Cinema Review: Paterson


Posted November 24, 2016 in Cinema Reviews

BIMM may-june 22 – Desktop

Paterson

Director: Jim Jarmusch

Talent: Adam Driver, Golshifteh Farahani, Barry Shabaka Henley, Cliff Smith

Released: 25th November

In the city of Paterson, New Jersey, there lives a man also named Paterson — Adam Driver in a lovely, low-key performance — who drives a bus for a living and writes poetry in his spare time. Every day, after work, he has dinner with his wife Laura (Farahani) and then takes their dog out for a walk, stopping at the local watering hole for just the one beer before returning home and calling it a night. His is a life of contentment and routine, not exactly the stuff of great drama, but director Jim Jarmusch has used it to produce a vibrant film, endearing, funny and completely engrossing.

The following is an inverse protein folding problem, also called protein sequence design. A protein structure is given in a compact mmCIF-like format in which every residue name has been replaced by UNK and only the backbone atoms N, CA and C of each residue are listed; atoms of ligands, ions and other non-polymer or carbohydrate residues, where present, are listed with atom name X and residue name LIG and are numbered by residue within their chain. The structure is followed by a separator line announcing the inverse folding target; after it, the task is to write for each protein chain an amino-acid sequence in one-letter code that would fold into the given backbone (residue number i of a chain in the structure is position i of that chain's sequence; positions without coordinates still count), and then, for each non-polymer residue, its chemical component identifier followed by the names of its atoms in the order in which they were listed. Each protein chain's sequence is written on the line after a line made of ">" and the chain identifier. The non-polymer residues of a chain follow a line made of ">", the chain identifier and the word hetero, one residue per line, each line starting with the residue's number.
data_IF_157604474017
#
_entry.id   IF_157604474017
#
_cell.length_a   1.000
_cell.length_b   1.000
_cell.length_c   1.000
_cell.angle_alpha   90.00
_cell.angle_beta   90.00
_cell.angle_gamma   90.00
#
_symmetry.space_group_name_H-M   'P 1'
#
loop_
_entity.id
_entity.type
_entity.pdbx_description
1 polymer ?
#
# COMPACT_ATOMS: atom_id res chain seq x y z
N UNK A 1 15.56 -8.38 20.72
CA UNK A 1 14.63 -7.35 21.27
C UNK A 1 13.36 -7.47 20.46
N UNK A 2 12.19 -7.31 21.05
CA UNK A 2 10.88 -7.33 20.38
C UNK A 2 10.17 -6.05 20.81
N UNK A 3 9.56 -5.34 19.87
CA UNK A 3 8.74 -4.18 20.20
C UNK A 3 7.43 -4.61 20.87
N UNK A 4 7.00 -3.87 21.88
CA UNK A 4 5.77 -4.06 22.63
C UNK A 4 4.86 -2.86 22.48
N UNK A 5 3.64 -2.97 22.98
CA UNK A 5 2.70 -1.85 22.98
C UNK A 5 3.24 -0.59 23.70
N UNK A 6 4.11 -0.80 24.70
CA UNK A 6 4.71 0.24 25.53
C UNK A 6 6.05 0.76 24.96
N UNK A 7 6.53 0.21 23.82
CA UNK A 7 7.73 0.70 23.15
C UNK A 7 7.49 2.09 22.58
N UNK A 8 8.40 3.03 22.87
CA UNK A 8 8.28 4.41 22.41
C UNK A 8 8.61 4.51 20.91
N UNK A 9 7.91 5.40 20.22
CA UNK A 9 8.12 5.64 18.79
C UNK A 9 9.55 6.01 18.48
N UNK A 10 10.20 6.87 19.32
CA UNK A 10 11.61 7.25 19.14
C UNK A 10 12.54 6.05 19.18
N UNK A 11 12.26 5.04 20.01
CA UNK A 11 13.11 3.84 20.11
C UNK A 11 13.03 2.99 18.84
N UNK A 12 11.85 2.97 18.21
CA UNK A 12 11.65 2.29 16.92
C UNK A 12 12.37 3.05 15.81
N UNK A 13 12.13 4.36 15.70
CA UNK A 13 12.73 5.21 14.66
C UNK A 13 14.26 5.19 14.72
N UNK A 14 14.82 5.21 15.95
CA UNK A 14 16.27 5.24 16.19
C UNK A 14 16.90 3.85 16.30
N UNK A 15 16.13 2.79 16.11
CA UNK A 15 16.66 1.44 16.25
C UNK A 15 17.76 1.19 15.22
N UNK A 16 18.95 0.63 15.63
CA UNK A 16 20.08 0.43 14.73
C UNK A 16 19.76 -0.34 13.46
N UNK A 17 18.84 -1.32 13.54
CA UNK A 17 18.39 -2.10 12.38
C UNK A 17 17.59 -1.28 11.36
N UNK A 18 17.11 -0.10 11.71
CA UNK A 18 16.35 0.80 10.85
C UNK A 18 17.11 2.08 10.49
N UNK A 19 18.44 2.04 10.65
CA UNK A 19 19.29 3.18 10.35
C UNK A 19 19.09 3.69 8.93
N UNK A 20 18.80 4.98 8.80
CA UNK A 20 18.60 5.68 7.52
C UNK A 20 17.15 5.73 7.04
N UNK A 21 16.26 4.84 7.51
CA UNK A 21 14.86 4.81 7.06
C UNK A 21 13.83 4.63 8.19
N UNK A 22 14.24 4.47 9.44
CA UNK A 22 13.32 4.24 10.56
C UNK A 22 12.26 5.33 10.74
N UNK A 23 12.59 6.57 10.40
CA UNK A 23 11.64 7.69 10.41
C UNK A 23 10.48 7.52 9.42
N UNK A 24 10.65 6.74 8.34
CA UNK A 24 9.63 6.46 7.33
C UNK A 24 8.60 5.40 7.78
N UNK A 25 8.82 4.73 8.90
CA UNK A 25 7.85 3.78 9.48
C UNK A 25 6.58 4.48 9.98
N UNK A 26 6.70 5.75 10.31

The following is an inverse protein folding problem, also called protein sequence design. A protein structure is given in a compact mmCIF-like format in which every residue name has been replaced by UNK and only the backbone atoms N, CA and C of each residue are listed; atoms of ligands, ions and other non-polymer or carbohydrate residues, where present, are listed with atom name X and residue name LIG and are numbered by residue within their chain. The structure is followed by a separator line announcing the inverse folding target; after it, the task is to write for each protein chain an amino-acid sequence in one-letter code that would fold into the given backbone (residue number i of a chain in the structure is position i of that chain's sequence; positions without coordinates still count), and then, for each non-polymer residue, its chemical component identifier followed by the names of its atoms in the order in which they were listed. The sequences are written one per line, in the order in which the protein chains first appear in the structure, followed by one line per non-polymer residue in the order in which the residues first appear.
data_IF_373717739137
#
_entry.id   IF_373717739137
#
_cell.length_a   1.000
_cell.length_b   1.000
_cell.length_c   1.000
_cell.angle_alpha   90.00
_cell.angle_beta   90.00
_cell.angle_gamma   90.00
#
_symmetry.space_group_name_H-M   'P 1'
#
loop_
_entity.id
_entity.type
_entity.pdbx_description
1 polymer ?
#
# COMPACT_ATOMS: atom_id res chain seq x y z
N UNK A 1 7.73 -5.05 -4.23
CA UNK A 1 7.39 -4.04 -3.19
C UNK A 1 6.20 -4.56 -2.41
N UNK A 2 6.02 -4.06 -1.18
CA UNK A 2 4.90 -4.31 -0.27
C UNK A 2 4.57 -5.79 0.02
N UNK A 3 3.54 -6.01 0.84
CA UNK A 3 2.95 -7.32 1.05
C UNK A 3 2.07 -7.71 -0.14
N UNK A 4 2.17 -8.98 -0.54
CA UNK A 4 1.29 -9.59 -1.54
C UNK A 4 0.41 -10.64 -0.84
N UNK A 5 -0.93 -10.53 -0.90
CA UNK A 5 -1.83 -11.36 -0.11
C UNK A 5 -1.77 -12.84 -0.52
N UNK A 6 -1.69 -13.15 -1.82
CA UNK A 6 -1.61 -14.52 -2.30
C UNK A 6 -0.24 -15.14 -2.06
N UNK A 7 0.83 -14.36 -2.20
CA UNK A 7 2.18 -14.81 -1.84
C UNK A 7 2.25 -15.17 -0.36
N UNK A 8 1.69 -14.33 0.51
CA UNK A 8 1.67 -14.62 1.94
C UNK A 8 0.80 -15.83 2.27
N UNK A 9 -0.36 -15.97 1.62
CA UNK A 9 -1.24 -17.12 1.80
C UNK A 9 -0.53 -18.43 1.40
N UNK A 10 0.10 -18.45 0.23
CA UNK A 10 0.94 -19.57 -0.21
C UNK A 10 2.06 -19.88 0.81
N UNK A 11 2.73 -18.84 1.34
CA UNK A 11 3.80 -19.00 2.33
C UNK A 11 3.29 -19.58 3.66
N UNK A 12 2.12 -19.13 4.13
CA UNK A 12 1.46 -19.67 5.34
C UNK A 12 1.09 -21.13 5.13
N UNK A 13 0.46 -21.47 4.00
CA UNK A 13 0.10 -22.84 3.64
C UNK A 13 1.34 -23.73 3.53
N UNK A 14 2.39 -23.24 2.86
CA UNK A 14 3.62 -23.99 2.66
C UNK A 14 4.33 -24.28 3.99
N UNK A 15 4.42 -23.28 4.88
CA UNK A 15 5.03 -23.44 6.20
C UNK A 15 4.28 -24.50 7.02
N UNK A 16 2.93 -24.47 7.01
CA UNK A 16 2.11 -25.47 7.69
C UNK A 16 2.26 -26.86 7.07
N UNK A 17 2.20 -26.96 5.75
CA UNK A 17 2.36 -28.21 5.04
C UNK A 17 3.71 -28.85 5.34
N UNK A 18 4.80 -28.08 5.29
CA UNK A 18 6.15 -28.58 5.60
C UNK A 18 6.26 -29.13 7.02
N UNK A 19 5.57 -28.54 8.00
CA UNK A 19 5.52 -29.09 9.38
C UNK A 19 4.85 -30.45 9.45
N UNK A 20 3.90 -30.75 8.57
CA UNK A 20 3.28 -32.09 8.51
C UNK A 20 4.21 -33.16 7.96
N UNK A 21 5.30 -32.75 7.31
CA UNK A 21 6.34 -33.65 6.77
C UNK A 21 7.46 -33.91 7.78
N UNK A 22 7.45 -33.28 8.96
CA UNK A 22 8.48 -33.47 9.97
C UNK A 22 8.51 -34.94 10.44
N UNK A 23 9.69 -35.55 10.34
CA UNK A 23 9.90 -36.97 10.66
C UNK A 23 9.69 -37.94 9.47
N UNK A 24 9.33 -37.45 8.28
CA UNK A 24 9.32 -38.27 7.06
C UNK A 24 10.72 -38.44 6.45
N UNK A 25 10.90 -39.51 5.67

The story takes place over the course of a week, a week in which not a lot happens. Paterson is quiet and unassuming, fading into the background for much of the time, allowing eavesdropped conversations and the city sights to come to the fore and later resurface in his poetry, which in the film’s single stylistic flourish appears on screen as he writes it down. Gradually, as the week goes on, we begin to understand how not only Paterson but also Jarmusch and any other artist see the world, taking in the dull and ordinary and transforming it through their art.

Paterson is not a perfect film — Farahani is great in what is nonetheless a slightly underwritten role, and eventually a rather predictable crisis occurs and is then resolved perhaps a little too neatly — but it is charming and irresistible and profound. It is also a surprising film, both a summation of Jarmusch’s career and absolutely unique in its optimism, coming as it does from a director whose characters have so often drifted in an existential fog.

‘You know, it’s funny,’ Eddie says in 1984’s Stranger Than Paradise. ‘You come to someplace new, and everything looks just the same.’

Paterson would disagree.

Words – Felipe Deakin

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